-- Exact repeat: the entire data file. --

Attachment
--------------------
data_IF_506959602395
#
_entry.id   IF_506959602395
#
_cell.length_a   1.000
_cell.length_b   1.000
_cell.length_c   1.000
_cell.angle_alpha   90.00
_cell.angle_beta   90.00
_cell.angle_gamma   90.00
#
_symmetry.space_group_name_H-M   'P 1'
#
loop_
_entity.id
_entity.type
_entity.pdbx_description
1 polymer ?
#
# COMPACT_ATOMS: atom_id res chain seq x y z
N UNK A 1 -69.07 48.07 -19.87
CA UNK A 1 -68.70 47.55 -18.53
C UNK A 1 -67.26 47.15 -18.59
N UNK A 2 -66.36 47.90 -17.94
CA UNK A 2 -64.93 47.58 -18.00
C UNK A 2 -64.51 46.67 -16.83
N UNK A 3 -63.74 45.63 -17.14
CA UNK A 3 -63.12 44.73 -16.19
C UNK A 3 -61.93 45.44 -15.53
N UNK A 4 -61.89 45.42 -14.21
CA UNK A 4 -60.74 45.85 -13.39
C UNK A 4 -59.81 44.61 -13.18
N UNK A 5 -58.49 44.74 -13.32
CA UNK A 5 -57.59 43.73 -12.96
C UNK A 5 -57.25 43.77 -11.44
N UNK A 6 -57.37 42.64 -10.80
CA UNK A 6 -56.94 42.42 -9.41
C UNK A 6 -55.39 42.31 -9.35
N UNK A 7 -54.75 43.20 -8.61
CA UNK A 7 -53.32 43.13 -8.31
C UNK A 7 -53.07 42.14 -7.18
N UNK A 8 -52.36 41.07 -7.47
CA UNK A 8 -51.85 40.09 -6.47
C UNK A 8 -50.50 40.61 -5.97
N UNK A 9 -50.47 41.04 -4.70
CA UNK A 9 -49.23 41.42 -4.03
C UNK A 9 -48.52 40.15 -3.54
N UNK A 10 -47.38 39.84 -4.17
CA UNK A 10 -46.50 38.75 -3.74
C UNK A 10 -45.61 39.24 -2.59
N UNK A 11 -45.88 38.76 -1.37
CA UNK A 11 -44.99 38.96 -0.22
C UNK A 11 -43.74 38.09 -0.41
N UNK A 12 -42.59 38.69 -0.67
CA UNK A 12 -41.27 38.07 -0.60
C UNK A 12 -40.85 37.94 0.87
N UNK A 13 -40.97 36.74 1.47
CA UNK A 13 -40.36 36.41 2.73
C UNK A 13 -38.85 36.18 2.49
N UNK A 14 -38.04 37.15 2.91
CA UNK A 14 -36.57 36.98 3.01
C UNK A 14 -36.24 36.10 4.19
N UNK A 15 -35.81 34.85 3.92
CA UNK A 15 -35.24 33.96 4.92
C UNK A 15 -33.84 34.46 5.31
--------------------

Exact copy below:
data_IF_506959602395
#
_entry.id   IF_506959602395
#
_cell.length_a   1.000
_cell.length_b   1.000
_cell.length_c   1.000
_cell.angle_alpha   90.00
_cell.angle_beta   90.00
_cell.angle_gamma   90.00
#
_symmetry.space_group_name_H-M   'P 1'
#
loop_
_entity.id
_entity.type
_entity.pdbx_description
1 polymer ?
#
# COMPACT_ATOMS: atom_id res chain seq x y z
N UNK A 1 -69.07 48.07 -19.87
CA UNK A 1 -68.70 47.55 -18.53
C UNK A 1 -67.26 47.15 -18.59
N UNK A 2 -66.36 47.90 -17.94
CA UNK A 2 -64.93 47.58 -18.00
C UNK A 2 -64.51 46.67 -16.83
N UNK A 3 -63.74 45.63 -17.14
CA UNK A 3 -63.12 44.73 -16.19
C UNK A 3 -61.93 45.44 -15.53
N UNK A 4 -61.89 45.42 -14.21
CA UNK A 4 -60.74 45.85 -13.39
C UNK A 4 -59.81 44.61 -13.18
N UNK A 5 -58.49 44.74 -13.32
CA UNK A 5 -57.59 43.73 -12.96
C UNK A 5 -57.25 43.77 -11.44
N UNK A 6 -57.37 42.64 -10.80
CA UNK A 6 -56.94 42.42 -9.41
C UNK A 6 -55.39 42.31 -9.35
N UNK A 7 -54.75 43.20 -8.61
CA UNK A 7 -53.32 43.13 -8.31
C UNK A 7 -53.07 42.14 -7.18
N UNK A 8 -52.36 41.07 -7.47
CA UNK A 8 -51.85 40.09 -6.47
C UNK A 8 -50.50 40.61 -5.97
N UNK A 9 -50.47 41.04 -4.70
CA UNK A 9 -49.23 41.42 -4.03
C UNK A 9 -48.52 40.15 -3.54
N UNK A 10 -47.38 39.84 -4.17
CA UNK A 10 -46.50 38.75 -3.74
C UNK A 10 -45.61 39.24 -2.59
N UNK A 11 -45.88 38.76 -1.37
CA UNK A 11 -44.99 38.96 -0.22
C UNK A 11 -43.74 38.09 -0.41
N UNK A 12 -42.59 38.69 -0.67
CA UNK A 12 -41.27 38.07 -0.60
C UNK A 12 -40.85 37.94 0.87
N UNK A 13 -40.97 36.74 1.47
CA UNK A 13 -40.36 36.41 2.73
C UNK A 13 -38.85 36.18 2.49
N UNK A 14 -38.04 37.15 2.91
CA UNK A 14 -36.57 36.98 3.01
C UNK A 14 -36.24 36.10 4.19
N UNK A 15 -35.81 34.85 3.92
CA UNK A 15 -35.24 33.96 4.92
C UNK A 15 -33.84 34.46 5.31